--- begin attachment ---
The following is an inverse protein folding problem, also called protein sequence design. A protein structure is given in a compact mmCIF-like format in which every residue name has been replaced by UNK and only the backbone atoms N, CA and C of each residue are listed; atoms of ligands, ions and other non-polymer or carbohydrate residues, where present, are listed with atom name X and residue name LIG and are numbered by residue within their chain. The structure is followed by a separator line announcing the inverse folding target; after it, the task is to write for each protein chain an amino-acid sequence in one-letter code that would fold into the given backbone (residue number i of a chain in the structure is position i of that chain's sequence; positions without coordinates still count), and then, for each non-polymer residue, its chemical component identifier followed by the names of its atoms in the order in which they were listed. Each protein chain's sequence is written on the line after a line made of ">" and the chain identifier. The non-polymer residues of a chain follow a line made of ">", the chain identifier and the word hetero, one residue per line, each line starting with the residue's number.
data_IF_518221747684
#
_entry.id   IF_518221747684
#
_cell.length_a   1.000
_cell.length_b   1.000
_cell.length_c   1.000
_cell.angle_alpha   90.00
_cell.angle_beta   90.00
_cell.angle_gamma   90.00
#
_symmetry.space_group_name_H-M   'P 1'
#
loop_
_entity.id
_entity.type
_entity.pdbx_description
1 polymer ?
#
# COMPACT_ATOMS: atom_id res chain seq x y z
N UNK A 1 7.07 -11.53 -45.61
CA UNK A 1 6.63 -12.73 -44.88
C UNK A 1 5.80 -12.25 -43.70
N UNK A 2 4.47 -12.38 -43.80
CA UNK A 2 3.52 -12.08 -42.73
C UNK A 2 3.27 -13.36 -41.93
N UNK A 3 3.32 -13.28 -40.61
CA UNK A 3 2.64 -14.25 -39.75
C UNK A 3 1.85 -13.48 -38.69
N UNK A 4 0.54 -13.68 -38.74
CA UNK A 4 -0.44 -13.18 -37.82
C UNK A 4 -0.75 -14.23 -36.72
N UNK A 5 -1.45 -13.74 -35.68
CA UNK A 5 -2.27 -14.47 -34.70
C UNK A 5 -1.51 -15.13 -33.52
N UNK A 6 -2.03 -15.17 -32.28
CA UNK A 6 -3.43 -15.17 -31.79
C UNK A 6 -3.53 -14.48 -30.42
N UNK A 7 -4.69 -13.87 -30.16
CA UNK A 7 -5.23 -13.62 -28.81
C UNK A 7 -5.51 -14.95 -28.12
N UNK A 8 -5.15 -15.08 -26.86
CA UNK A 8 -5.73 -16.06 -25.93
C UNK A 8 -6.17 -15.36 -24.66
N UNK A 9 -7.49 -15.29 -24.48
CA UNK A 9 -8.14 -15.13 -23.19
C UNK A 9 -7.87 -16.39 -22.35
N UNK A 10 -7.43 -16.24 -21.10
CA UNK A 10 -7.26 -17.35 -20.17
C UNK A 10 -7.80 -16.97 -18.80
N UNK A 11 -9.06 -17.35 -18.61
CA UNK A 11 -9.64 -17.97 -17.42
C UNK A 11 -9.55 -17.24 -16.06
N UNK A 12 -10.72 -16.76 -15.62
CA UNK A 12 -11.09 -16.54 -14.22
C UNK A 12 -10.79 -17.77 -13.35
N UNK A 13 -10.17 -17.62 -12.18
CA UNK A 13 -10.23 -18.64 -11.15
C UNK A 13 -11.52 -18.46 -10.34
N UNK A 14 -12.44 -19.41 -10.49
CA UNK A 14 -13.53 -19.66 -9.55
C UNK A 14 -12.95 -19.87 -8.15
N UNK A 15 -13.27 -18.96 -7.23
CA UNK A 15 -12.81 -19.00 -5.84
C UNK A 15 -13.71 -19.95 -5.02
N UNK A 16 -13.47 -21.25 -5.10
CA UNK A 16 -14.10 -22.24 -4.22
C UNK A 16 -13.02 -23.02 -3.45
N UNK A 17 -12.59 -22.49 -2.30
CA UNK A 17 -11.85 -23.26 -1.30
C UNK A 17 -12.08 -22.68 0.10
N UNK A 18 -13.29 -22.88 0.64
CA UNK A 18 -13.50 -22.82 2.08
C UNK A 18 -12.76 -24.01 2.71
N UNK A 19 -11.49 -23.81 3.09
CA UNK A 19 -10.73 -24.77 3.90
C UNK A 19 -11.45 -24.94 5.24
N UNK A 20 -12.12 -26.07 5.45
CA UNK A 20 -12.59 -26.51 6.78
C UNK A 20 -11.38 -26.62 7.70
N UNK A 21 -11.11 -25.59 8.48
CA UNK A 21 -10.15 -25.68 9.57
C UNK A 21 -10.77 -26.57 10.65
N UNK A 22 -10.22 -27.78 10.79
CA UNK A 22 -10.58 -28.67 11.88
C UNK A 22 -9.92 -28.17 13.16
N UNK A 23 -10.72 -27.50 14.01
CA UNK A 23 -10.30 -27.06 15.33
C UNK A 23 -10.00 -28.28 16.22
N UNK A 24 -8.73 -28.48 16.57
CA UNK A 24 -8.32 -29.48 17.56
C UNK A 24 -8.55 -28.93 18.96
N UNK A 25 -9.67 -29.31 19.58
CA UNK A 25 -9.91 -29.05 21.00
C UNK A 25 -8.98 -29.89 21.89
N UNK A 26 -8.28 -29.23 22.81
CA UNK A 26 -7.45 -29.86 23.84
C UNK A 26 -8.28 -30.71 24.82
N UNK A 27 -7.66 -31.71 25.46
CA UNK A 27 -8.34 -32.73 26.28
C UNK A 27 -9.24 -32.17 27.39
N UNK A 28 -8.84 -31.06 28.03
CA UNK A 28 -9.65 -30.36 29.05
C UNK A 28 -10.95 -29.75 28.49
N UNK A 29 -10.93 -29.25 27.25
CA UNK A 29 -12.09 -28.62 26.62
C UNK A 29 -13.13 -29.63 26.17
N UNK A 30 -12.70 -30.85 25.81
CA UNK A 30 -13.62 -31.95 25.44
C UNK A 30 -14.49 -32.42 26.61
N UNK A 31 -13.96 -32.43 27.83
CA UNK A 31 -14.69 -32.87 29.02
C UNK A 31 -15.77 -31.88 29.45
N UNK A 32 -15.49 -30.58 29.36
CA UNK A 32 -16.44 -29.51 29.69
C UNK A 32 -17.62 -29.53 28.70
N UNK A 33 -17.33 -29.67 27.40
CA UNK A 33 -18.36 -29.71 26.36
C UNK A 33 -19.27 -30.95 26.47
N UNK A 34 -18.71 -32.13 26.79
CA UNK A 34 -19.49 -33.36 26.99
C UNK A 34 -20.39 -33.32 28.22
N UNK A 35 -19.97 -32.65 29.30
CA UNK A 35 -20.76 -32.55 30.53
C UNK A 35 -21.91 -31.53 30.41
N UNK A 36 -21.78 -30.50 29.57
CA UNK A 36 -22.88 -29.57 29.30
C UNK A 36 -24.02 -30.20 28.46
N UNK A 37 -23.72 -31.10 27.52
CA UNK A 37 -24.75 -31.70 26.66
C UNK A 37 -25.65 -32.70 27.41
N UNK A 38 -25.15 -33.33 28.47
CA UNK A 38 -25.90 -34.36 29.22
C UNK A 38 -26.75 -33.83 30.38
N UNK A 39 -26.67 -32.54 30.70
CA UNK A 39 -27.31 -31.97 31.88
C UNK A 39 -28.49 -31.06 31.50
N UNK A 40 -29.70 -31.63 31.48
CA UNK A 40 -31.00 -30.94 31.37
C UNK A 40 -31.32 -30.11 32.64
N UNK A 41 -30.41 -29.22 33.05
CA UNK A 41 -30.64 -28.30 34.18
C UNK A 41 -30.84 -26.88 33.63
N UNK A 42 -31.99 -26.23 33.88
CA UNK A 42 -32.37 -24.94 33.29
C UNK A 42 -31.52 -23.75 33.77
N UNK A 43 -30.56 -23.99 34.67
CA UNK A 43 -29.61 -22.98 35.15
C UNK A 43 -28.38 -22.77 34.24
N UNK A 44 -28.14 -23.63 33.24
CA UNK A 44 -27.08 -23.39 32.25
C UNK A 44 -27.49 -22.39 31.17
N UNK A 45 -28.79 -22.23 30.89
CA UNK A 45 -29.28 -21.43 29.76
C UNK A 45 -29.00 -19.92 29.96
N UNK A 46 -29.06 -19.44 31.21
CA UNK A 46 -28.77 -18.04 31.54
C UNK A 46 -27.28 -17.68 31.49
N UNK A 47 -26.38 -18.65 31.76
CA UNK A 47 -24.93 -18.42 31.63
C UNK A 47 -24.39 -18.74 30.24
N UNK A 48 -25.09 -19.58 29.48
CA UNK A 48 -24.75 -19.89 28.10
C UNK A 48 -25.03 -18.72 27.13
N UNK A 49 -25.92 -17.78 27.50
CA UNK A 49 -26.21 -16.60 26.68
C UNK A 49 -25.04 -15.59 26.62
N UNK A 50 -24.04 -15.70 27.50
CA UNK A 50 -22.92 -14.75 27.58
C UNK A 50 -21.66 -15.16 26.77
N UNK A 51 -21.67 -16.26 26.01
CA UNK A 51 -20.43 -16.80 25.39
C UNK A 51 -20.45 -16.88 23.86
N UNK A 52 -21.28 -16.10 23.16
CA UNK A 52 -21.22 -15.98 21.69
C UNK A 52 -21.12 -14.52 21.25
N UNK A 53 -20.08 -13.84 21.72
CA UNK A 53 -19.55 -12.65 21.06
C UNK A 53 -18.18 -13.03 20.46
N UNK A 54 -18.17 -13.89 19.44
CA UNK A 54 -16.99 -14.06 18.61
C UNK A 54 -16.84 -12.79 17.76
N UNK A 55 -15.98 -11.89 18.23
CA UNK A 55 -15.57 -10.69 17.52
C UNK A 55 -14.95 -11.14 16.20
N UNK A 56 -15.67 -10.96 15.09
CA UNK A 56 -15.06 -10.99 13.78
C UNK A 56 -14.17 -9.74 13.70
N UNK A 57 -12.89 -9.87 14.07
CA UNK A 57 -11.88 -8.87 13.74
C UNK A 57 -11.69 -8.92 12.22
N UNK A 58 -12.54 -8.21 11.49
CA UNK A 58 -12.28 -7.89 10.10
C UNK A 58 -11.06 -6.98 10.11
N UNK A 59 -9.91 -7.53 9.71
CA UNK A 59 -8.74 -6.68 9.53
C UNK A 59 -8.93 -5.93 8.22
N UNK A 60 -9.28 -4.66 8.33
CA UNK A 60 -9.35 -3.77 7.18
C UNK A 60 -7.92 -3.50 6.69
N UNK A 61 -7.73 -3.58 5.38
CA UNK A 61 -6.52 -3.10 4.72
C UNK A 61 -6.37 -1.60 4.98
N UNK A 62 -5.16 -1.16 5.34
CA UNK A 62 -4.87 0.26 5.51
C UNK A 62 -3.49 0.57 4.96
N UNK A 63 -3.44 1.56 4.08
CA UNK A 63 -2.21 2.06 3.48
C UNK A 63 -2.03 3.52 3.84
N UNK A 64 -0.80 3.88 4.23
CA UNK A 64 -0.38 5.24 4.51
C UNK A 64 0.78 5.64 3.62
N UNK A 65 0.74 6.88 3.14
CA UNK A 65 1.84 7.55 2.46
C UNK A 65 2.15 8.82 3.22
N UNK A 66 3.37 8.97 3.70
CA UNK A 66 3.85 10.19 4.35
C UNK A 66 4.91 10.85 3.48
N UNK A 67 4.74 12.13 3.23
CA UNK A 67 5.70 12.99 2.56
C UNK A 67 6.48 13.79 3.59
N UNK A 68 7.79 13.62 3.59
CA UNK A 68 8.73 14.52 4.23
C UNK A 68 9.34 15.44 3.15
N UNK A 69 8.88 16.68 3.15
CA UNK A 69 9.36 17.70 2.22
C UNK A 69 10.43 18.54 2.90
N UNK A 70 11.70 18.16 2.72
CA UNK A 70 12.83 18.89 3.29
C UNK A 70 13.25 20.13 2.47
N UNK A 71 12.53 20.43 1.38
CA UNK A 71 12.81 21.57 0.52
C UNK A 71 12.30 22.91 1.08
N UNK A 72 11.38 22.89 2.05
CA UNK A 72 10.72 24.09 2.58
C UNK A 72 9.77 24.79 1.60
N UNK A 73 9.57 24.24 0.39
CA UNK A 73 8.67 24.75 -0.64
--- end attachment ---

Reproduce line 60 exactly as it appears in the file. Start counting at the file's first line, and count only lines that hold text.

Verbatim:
C UNK A 13 -11.52 -18.46 -10.34